26 April 2018 by Steve Eminton

Producers argued ‘business rates help fund recycling’

The packaging and retail sectors told the government last year that they should not pay more for producer responsibility on packaging because they are paying massive sums in business rates.

The business rates case was made by the sector as it looked to avoid paying more towards the cost of recycling packaging in the UK. The sector’s reasoning was revealed in documents released by the government this week. The documents were published just hours before the launch of the Plastics Pact which sees a greater focus on the environment and recycling by a range of businesses.

In the documents form 2017, organisations such as the Industry Council on Packaging and the Environment (INCPEN) and the British Retail Consortium tell government there should be no radical change to the current system, which has PRNs at its heart.


The organisations, which represent most of the blue chip businesses in the retail, packaging and supply sector – and include the Food and Drink Federation – claim that the UK’s systems is cost-effective, fit-for-purpose and that higher producer responsibility costs “would add considerably to the costs of UK producers”.

Retailers and producers say they pay £10 billion per year in business rates

The comments came in documents through which the sector has been trying to lobby Dr Therese Coffey, minister for recycling and resources, over the UK’s stance on producer responsibility and the European Union’s Circular Economy package.

In contrast to the packaging and retail sectors’ desire to avoid contributing more to producer responsibility, local authorities consider that the producers should pay more.


Last week, Lee Marshall, chief executive of recycling officer’s group LARAC, told the Recycling Association conference in London that producers currently only made a contribution of about 15% of the costs of collections which had to be undertaken by local authorities.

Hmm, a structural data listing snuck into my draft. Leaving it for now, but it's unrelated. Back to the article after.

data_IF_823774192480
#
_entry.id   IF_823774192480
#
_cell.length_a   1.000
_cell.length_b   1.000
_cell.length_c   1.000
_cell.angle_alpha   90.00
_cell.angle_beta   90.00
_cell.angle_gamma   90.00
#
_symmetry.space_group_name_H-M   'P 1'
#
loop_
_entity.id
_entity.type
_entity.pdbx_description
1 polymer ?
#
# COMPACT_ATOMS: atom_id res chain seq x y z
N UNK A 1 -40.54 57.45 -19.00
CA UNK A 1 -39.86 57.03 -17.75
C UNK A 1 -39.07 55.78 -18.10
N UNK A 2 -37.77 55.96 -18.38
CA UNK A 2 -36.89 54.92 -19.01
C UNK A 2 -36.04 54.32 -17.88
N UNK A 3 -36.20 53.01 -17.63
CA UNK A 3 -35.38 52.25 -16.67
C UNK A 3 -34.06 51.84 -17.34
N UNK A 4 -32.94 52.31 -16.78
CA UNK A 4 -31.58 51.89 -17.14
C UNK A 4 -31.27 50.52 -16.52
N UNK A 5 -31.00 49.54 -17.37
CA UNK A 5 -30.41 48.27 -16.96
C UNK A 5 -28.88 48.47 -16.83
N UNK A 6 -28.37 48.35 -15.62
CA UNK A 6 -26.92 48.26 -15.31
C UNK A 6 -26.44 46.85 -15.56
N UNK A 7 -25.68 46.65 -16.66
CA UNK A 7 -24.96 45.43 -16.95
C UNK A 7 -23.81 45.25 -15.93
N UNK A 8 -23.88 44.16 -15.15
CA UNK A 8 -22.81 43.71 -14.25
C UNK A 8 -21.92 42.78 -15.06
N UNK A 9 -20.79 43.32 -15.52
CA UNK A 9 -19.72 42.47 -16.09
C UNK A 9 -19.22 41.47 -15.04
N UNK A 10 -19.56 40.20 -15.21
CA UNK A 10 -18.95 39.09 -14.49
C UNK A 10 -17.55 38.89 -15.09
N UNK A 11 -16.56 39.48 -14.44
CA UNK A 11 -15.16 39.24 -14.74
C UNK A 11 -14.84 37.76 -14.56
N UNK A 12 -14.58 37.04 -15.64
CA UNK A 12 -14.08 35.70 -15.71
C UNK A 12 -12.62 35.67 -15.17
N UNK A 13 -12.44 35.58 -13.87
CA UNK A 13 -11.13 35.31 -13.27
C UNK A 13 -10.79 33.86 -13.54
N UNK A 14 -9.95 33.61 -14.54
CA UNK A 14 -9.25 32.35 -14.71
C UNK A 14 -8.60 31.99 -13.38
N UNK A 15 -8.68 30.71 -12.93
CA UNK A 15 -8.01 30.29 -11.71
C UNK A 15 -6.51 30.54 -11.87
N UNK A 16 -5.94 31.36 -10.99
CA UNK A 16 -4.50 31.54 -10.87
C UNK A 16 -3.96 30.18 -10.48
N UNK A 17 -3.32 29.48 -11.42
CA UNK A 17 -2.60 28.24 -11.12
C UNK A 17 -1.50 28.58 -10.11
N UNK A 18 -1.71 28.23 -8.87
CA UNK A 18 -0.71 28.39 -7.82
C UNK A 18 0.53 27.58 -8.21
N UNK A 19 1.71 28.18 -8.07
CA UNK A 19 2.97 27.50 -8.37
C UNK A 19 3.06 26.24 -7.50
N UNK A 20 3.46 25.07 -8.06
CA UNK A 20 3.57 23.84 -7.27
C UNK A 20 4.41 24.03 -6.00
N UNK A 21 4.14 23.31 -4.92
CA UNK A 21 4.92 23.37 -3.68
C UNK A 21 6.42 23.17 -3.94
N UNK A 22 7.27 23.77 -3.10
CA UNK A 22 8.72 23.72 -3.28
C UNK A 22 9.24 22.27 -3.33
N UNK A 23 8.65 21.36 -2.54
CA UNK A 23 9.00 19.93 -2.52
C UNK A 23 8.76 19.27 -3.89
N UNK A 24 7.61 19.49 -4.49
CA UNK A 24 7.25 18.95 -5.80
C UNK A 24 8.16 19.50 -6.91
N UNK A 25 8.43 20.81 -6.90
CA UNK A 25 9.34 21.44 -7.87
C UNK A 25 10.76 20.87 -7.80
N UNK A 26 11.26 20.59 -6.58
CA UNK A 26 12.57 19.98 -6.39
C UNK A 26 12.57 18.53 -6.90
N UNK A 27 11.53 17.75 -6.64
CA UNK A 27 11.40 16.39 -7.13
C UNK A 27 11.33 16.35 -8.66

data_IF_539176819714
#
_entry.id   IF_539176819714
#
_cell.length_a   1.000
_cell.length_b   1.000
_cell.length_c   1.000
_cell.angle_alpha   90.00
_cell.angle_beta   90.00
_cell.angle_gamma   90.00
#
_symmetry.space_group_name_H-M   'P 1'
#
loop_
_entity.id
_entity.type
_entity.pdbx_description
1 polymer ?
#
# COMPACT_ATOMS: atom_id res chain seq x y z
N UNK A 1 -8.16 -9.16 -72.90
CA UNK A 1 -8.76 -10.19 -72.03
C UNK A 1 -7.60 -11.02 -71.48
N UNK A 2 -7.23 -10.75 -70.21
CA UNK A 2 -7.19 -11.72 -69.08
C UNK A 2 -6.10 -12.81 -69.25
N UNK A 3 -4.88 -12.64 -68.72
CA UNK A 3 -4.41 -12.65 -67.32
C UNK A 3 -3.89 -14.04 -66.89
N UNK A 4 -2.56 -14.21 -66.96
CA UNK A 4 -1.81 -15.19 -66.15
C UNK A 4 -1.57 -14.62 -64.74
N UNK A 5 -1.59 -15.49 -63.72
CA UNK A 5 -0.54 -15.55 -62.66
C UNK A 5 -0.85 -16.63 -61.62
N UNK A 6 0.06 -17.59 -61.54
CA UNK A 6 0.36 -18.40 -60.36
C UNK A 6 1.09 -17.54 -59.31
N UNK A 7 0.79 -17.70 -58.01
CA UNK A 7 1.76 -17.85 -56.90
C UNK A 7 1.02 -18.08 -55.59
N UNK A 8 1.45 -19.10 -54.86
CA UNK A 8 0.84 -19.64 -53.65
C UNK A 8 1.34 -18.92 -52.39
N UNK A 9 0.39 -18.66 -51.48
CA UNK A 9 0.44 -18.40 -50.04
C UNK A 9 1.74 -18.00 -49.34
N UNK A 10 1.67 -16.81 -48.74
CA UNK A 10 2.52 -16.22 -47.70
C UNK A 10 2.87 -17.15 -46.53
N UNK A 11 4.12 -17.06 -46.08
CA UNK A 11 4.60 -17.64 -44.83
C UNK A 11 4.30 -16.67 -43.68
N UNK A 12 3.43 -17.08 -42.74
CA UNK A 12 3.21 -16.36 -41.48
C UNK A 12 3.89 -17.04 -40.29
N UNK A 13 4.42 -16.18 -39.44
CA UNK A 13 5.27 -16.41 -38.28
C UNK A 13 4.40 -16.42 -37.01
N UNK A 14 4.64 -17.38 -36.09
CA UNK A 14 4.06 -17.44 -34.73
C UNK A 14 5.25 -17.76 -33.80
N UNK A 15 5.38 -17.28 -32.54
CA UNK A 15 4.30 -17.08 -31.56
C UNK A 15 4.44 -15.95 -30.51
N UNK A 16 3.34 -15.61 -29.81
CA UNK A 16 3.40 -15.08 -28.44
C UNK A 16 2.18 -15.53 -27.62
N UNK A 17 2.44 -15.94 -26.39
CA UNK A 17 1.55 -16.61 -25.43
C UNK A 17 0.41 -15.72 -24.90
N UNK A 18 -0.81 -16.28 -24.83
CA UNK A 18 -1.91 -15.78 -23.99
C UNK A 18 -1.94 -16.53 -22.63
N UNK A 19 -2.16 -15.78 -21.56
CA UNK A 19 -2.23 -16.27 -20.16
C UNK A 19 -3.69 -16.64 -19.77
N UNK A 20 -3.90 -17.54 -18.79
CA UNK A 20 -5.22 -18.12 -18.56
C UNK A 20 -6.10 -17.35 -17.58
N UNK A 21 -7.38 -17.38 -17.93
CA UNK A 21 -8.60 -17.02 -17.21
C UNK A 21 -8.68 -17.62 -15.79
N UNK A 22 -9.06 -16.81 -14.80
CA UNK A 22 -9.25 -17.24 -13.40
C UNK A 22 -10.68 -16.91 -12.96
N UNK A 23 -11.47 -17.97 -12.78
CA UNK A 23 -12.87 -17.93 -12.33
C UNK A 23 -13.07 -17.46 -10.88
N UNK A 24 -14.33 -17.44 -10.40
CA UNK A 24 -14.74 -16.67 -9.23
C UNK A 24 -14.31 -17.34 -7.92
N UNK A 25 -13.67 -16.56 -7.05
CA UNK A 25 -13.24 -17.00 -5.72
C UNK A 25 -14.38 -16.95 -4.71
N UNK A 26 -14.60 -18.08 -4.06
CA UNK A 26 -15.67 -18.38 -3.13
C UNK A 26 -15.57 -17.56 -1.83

Mr Marshall pointed out that the packaging was needed by the producers to meet their PRN obligations and that local authorities deserved a larger contribution to their work, including for communications.

Business taxation

But, INCPEN and the British Retail Consortium and the other trade bodies say that their members have an “existing burden of business taxation” which has become “increasingly weighted against people and property intensive business such as retail”. They point out that these pay an estimated £10 billion per annum in business rates and this is redistributed to councils and used to fund local services such as waste collection.

In their letter, the producers tell Dr Coffey that the existing UK systems means they pay £50-100 million a year whereas some of the changes planned under the Circular Economy package could see them paying £1 billion per annum.  And, they note that costs in Germany to producers are “ten times higher than in the UK”.


The debate over funding is crucial ahead of the Waste and Resource Strategy due out later this year.

It is widely expected that the strategy will relate to the life-cycle of products and so producers may well find that they have to fund recycling and collections in some form to an extent higher than they do now. It is expected that the PRN system will be modified and may include support for publicity work to encourage recycling.


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